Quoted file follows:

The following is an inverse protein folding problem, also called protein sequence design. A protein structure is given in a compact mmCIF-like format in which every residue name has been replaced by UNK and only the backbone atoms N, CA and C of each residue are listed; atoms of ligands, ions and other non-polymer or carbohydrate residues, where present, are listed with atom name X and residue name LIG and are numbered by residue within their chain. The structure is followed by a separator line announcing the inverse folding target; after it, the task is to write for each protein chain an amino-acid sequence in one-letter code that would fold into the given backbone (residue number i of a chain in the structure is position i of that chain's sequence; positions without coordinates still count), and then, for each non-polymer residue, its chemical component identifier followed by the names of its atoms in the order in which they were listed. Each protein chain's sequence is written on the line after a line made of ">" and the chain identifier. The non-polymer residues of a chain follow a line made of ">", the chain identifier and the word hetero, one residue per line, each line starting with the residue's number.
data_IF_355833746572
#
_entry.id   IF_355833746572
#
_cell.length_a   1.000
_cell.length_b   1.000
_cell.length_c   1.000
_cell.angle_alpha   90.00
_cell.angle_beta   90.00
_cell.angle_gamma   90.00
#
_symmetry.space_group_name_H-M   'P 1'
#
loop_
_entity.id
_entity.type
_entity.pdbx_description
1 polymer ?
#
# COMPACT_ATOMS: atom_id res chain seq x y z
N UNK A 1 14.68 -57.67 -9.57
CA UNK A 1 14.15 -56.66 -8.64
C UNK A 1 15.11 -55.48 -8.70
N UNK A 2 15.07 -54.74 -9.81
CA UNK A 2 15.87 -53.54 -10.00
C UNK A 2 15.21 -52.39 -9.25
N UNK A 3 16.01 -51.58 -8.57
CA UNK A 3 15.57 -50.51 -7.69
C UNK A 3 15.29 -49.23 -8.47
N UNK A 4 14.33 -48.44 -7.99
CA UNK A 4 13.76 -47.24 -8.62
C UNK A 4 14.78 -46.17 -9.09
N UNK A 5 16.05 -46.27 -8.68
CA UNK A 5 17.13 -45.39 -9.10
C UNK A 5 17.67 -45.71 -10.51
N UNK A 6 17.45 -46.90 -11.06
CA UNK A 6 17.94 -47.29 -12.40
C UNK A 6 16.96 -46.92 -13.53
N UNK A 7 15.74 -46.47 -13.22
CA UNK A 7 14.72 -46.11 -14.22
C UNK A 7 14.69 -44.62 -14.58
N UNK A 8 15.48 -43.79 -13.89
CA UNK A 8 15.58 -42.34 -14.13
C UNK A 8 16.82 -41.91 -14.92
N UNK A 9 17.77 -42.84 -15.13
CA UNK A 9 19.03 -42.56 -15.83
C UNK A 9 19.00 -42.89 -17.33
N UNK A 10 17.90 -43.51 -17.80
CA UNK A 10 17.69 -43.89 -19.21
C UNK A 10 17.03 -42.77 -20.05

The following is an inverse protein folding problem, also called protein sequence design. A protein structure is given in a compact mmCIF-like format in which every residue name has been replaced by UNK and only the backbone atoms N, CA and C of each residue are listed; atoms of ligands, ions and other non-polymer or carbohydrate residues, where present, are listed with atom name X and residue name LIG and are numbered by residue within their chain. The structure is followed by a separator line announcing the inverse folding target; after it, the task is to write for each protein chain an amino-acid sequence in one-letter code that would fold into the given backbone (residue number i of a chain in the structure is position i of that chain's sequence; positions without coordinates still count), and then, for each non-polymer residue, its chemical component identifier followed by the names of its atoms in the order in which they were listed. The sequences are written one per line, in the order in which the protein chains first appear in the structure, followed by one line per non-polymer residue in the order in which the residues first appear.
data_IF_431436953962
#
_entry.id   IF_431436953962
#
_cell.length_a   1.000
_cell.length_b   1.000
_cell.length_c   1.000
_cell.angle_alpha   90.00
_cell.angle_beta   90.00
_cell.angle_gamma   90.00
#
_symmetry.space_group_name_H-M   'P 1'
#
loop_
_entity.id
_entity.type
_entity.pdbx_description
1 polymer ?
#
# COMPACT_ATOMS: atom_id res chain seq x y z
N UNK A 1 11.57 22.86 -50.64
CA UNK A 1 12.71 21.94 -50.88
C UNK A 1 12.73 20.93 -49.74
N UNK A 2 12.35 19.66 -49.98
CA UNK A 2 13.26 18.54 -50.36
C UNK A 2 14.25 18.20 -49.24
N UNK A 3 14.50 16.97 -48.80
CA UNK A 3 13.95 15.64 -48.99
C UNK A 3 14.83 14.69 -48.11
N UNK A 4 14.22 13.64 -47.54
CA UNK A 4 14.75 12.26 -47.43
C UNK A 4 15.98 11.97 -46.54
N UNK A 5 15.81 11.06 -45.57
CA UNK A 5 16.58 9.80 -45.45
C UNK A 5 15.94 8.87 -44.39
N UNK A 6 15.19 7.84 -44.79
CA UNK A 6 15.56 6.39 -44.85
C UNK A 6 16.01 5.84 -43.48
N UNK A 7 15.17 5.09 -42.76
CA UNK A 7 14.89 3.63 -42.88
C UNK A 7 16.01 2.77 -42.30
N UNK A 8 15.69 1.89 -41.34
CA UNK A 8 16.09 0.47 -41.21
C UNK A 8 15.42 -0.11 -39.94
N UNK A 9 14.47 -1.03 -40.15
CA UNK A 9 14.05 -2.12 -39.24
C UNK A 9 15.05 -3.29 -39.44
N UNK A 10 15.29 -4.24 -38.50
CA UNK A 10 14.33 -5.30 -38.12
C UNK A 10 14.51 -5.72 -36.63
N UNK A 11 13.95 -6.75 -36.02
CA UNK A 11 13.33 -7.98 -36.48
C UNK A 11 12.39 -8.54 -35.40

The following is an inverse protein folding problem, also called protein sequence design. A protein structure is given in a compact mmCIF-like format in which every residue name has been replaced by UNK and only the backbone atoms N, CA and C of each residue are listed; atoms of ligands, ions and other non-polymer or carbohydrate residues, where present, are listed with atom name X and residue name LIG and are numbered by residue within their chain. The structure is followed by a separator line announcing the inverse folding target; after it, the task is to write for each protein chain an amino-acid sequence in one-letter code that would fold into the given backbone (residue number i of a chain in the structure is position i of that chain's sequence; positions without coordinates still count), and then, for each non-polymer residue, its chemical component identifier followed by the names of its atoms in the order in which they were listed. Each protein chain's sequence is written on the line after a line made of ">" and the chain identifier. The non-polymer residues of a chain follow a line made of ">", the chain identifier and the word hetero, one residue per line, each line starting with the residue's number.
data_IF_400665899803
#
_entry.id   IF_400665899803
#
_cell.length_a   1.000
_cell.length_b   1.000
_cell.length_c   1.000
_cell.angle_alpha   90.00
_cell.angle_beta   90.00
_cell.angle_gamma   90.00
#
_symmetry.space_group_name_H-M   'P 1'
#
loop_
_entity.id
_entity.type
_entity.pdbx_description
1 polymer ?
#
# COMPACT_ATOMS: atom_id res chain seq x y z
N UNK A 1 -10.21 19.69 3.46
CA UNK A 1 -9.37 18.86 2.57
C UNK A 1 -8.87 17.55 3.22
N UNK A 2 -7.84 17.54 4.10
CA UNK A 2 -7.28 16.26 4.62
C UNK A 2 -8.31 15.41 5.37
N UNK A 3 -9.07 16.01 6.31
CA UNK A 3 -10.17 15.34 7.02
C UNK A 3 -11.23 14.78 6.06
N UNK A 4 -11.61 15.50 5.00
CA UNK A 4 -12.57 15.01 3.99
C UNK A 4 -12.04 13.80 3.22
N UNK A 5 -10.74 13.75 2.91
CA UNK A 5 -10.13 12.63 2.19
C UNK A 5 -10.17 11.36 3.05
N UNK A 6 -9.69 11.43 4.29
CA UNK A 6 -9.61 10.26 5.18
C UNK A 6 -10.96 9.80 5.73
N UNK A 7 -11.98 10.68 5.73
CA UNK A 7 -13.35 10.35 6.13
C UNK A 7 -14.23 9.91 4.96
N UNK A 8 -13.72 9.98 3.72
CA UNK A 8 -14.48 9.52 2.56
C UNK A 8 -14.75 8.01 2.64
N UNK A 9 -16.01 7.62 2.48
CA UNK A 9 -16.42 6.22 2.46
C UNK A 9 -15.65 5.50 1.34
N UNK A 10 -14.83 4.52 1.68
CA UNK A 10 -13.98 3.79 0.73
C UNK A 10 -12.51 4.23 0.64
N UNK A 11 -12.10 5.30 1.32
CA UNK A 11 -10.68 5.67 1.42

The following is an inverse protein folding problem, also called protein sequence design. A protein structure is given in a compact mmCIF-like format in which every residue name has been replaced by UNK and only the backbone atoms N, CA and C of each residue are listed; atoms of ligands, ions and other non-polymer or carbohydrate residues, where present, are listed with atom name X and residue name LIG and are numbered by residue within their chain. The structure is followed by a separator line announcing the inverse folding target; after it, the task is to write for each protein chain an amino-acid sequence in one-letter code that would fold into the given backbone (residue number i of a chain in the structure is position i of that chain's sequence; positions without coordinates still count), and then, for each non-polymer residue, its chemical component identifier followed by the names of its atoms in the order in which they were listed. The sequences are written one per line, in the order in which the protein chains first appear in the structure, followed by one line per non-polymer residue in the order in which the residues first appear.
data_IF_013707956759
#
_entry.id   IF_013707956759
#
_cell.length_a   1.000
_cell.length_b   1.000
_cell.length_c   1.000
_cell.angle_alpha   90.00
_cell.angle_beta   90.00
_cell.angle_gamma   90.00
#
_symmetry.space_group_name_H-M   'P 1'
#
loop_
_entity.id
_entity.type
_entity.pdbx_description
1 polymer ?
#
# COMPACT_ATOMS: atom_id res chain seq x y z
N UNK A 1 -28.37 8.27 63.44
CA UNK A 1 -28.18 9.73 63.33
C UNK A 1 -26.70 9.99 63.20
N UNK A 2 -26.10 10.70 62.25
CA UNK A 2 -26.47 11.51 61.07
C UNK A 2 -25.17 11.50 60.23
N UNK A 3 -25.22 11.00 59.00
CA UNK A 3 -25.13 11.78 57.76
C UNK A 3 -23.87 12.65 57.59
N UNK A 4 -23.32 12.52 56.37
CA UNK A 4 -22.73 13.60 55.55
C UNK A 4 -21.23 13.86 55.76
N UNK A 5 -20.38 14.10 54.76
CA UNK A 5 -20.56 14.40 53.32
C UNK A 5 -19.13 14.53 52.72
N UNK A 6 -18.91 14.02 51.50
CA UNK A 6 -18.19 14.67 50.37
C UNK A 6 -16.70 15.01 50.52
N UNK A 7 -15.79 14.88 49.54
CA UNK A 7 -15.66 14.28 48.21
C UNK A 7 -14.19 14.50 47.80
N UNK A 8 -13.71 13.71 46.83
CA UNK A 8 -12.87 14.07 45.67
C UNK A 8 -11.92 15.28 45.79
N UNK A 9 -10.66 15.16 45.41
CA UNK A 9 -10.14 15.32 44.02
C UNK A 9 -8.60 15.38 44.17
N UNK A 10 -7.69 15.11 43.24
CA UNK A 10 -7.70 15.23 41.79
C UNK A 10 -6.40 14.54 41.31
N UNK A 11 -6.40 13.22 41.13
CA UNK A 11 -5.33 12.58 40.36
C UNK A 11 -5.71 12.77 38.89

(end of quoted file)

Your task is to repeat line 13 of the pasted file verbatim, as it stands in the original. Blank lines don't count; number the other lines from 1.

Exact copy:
_symmetry.space_group_name_H-M   'P 1'